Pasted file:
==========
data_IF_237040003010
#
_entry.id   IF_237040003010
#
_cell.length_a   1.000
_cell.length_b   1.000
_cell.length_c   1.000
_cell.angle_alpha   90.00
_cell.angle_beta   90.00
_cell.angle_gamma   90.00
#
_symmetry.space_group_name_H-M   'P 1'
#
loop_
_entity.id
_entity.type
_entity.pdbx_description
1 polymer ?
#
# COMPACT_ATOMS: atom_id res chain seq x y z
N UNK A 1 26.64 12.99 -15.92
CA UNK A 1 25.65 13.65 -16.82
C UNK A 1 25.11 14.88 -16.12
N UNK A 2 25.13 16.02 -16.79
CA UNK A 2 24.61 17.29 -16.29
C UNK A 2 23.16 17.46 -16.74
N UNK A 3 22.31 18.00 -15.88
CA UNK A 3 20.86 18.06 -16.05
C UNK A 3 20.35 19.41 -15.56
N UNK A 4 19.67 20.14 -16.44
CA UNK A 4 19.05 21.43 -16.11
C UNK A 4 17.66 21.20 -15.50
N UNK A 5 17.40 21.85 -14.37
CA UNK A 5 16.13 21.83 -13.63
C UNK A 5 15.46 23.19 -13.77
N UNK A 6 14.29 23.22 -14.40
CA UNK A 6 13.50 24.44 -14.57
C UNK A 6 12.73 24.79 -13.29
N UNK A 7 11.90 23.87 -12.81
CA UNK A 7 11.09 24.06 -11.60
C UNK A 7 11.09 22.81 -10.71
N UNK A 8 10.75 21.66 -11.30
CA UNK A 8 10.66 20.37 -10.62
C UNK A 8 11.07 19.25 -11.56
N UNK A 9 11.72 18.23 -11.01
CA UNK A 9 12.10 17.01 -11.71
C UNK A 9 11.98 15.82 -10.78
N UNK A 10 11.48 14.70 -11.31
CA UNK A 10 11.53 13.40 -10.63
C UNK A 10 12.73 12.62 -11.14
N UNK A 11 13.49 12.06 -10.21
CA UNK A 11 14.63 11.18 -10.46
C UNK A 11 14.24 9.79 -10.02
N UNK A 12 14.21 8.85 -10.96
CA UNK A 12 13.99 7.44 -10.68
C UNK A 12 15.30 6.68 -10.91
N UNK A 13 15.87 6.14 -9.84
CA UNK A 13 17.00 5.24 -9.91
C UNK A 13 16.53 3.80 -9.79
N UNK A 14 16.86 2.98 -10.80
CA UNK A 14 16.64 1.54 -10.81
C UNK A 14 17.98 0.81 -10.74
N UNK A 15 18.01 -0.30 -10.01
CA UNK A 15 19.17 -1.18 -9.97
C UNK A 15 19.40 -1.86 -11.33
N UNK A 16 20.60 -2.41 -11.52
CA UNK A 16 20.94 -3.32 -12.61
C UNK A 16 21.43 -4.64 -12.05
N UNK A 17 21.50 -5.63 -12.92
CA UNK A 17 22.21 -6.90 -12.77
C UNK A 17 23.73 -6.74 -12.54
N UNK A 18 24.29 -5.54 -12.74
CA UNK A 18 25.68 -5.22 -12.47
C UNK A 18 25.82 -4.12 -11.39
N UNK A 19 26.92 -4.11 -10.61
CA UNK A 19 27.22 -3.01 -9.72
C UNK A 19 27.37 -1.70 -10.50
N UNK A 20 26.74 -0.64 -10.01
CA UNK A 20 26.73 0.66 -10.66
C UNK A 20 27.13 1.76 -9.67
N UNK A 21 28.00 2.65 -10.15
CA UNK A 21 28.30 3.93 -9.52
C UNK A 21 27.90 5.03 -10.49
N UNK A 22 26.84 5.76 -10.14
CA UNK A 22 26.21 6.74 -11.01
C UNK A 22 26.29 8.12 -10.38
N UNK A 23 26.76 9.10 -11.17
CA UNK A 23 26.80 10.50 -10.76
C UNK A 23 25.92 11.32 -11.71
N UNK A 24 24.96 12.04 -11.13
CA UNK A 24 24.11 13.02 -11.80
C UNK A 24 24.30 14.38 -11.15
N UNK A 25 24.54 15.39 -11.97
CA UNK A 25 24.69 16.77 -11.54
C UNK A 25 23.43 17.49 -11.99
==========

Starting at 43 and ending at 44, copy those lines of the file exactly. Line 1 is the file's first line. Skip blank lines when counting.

CA UNK A 8 10.66 20.37 -10.62
C UNK A 8 11.07 19.25 -11.56